I had a nightmare restoring from a Time Capsule backup. Eventually I found a little-documented solution.
– I was unable to restore from a Time Machine backup. Error: “An error occurred while restoring from the backup.” I found next to nothing online to solve this problem.
– The error log showed a “[RESTORE] critical failure (error: -5000…” for which there is no support online.
– The problem affected Time Machine backups on both a USB drive and an Apple Time Capsule.
– The solution is to identify the corrupted files in question and quarantine them before manually restoring them.
– On Time Capsule backups, this solution is more complicated because of how the backups are saved and how difficult it is to edit them.
I was trying to restore my machine from a Time Machine backup to a new laptop in recovery mode.
A few hours into the restore (about three-quarters of the way through the data transfer) the restoration would always fail with “An error occurred while restoring from the backup.”
I retried the backup to no avail; I got the same error. On inspecting the log (Window -> Log Window), I saw that there was a “critical failure” that was not being handled gracefully by the Time Machine System Restore app in recovery mode. [Hat tip to drice99 for bringing the installer log to my attention, and Tom Fox for the photo below but one.]
In my case, the file or folder that I later found out was corrupted was a Mac App Store receipt folder for an application called “WiFi Signal”. It later turned out that this app would always (at least on my system) produce a corrupt “_MASReceipt/receipt” folder. My final solution was to completely delete the app and find an alternative so that my fresh Time Machine backups don’t get corrupted from this dodgy folder.
I wasn’t able to take another backup from my old machine. I had to fix the Time Machine backup to restore my system. Editing the Time Machine backup to remove the dodgy folder was difficult.
(1) Initially I needed a Finder and Terminal window so I had to setup the new Mac as new with no user data so I could fully access the Time Machine backup to apply the fix. Then I connected the backup to the Mac.
(2) In the case of the Time Capsule I had to first mount the backup:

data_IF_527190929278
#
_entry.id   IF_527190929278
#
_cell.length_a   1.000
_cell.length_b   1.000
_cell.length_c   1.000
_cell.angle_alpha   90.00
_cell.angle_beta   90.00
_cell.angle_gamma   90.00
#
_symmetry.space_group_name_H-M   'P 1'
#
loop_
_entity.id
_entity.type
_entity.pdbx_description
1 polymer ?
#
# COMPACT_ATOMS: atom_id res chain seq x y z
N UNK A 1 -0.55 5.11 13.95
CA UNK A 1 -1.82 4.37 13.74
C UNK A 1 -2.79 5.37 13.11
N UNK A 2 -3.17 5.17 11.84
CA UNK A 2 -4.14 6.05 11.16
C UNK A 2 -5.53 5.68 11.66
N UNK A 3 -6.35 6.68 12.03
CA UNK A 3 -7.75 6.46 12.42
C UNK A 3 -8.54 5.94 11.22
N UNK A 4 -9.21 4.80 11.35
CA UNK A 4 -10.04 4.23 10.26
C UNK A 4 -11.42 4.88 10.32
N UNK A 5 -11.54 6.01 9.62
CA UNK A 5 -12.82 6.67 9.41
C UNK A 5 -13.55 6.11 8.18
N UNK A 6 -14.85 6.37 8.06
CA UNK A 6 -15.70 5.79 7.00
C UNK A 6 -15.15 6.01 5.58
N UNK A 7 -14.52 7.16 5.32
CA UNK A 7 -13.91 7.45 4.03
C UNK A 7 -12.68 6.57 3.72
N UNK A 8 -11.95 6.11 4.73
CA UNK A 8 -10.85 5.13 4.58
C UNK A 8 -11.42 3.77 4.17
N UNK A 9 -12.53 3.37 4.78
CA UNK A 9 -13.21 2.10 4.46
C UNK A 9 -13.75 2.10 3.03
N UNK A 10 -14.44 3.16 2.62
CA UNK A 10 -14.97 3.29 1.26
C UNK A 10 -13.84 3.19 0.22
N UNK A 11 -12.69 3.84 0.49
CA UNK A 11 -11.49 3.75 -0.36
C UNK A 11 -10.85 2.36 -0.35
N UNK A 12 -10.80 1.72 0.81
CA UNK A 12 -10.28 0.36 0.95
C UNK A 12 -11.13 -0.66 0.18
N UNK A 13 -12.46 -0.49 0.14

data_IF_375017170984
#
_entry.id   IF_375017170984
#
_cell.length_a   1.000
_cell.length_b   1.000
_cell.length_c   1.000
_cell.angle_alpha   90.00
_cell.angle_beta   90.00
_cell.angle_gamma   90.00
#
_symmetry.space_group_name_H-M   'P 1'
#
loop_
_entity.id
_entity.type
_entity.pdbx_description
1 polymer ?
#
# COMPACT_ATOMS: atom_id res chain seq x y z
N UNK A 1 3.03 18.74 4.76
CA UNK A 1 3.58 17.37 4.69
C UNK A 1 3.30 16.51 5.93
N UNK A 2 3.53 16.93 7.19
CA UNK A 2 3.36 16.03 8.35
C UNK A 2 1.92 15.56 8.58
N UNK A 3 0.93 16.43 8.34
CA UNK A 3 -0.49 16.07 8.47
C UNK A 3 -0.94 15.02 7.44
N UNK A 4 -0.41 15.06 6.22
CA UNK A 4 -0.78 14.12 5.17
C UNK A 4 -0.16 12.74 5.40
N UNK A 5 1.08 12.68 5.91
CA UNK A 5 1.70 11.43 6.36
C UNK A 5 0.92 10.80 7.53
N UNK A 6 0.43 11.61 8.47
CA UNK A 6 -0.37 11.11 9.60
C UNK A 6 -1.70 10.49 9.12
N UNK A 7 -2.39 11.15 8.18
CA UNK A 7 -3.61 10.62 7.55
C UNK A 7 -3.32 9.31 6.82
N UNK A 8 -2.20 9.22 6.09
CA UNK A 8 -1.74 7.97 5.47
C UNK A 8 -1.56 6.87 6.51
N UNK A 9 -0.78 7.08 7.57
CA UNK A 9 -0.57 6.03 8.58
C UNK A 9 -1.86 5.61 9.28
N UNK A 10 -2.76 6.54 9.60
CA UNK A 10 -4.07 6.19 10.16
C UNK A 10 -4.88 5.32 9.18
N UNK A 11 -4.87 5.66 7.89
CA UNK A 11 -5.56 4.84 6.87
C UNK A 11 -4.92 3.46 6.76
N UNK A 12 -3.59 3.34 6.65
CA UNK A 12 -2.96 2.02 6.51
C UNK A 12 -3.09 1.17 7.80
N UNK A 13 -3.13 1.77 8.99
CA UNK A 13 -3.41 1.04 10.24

• In Terminal, I ran these commands:
sudo su -
First we escalate our privileges.
hdiutil attach -nomount -readwrite -noverify -noautofsck /Volumes/TimeMachine/<my-backup>.sparsebundle
Then we mount the Time Capsule ‘sparse bundle’ as if it is a disk.
• By now I had the Time Capsule Time Machine backup of my system mounted as if it was a USB drive Time Machine backup. (So you can skip this second step if you’re working with a USB drive and not a Time Capsule.)
(3) Then I had to delete the problematic folder that was identified in the log:
I took a backup of the folder I was deleting and put it on a USB thumb drive.
Then in Terminal, I ran this command:
sudo /System/Library/Extensions/TMSafetyNet.kext/Contents/MacOS/bypass rm -rfv /Volumes/[disk]/Backups.backupdb/[path]
NOTE: Since High Sierra the path of the bypass tool has changed, so use:
sudo /System/Library/Extensions/TMSafetyNet.kext/Contents/Helpers/bypass rm -rfv /Volumes/[disk]/Backups.backupdb/[path]
This command uses a Time Capsule ‘Safety Net’ feature that lets us ‘bypass’ restrictions and ‘remove’ (rm) the problematic folder.
To make this more easy to follow, he’s a real world example:
sudo /System/Library/Extensions/TMSafetyNet.kext/Contents/Helpers/bypass rm -rfv /Volumes/Backups/Backups.backupdb/Harry\'s\ Mac/2018-03-01-095034/Macintosh HD/Users/harryfear/Library/Application Support/WiFi Signal/_MASRreceipt
Note that where your path has apostrophes and spaces (such as with Apple computer names like Harry’s Mac), you’ll have to escape those characters by putting a backslash before them as I did above. So, …/John’s iMac/… becomes …/John\’s\ iMac/…
(4) Then go back into Recovery mode on the Mac and reattempt to restore from the modified backup. Let me know if it doesn’t work.